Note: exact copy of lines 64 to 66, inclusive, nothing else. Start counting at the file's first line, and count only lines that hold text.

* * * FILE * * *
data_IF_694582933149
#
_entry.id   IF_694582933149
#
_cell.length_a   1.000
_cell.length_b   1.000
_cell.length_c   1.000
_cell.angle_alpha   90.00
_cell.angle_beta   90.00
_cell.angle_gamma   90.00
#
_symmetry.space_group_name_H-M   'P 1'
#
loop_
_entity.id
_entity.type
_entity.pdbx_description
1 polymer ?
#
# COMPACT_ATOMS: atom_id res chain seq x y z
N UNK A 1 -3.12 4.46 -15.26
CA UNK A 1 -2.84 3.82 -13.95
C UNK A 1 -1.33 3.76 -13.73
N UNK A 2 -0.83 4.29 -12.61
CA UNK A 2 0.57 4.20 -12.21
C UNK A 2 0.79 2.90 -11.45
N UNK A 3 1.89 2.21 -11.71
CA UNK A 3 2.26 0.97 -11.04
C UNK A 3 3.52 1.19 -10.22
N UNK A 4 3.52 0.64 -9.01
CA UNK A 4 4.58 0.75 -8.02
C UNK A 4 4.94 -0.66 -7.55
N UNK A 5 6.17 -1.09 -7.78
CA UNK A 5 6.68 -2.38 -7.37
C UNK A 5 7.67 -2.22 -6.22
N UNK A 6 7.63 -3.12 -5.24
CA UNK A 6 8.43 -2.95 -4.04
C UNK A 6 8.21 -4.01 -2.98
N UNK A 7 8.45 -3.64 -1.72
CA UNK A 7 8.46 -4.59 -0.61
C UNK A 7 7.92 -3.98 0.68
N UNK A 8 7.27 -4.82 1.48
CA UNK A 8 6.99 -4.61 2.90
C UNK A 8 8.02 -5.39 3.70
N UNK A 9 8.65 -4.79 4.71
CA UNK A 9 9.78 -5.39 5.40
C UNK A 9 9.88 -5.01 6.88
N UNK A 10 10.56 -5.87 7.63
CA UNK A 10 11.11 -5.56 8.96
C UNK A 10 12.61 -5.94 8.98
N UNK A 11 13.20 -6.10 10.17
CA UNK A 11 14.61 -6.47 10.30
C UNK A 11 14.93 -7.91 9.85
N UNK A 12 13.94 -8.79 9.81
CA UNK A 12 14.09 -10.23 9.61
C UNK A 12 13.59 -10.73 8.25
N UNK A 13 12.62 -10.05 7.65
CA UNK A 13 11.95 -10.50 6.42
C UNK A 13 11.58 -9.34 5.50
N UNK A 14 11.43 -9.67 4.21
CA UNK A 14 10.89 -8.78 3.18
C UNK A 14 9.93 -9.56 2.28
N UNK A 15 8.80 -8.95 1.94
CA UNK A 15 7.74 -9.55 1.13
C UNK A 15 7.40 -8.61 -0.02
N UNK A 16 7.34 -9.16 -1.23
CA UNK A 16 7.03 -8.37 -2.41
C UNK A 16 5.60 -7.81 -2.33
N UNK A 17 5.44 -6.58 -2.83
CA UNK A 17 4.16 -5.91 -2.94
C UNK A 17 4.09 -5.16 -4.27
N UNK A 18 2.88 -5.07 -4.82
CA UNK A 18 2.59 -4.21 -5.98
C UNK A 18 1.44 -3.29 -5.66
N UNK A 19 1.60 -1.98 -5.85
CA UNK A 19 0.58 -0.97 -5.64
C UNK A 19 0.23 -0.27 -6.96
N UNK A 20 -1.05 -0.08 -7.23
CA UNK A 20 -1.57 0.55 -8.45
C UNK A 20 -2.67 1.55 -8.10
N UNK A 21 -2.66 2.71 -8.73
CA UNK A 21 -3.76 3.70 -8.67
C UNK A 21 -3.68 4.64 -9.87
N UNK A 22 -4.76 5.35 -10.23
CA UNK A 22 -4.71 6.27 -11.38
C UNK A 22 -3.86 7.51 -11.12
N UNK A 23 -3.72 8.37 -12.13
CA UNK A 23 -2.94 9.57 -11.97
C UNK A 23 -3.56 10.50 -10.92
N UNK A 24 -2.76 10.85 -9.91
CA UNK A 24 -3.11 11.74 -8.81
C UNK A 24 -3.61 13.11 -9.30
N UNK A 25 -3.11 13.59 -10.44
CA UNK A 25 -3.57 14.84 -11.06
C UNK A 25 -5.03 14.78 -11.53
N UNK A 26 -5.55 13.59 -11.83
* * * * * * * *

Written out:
CA UNK A 15 7.74 -9.55 1.13
C UNK A 15 7.40 -8.61 -0.02
N UNK A 16 7.34 -9.16 -1.23